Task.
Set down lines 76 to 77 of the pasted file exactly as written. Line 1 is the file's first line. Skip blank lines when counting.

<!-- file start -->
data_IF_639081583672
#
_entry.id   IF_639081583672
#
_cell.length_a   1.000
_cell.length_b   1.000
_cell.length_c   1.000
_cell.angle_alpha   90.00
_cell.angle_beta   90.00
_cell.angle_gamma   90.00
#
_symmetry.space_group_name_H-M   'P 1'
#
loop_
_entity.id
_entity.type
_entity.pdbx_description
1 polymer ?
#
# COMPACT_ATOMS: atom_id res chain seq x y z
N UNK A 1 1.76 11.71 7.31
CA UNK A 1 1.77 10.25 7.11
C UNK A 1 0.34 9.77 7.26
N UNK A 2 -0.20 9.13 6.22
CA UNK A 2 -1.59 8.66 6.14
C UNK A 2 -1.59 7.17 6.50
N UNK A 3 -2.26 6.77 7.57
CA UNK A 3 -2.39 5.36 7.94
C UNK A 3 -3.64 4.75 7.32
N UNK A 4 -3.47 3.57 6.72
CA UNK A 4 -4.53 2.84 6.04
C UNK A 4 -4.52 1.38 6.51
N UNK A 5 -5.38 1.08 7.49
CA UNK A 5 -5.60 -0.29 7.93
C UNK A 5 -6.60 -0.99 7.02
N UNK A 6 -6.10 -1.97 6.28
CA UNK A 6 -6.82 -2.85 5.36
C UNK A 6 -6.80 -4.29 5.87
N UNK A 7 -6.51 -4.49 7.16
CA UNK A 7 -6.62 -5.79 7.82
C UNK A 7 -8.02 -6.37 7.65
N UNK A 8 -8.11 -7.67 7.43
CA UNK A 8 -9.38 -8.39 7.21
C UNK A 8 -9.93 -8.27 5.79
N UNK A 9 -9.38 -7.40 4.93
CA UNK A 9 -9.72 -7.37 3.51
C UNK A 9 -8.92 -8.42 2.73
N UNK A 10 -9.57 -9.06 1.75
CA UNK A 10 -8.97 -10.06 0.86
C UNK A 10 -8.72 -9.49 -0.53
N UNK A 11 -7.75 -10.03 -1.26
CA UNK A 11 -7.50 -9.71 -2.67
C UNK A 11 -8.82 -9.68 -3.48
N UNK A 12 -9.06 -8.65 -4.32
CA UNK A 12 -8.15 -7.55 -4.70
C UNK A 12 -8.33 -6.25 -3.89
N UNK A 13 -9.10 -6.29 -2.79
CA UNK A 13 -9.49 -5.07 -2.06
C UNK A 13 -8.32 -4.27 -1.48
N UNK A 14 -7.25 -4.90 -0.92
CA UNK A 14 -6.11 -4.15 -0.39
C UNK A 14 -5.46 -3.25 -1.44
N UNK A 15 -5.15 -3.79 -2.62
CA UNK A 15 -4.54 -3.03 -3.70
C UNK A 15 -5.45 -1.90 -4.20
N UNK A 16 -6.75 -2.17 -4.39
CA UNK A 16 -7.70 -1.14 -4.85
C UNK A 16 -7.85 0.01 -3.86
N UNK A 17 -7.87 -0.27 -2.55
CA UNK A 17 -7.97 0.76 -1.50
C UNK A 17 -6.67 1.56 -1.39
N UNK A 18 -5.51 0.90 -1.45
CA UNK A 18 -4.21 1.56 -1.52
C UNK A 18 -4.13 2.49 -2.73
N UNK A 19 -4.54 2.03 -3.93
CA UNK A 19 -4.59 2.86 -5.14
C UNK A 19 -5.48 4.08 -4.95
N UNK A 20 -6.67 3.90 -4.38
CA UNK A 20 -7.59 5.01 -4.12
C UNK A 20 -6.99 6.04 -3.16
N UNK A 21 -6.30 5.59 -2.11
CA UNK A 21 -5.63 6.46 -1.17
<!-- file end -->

CA UNK A 19 -4.59 2.86 -5.14
C UNK A 19 -5.48 4.08 -4.95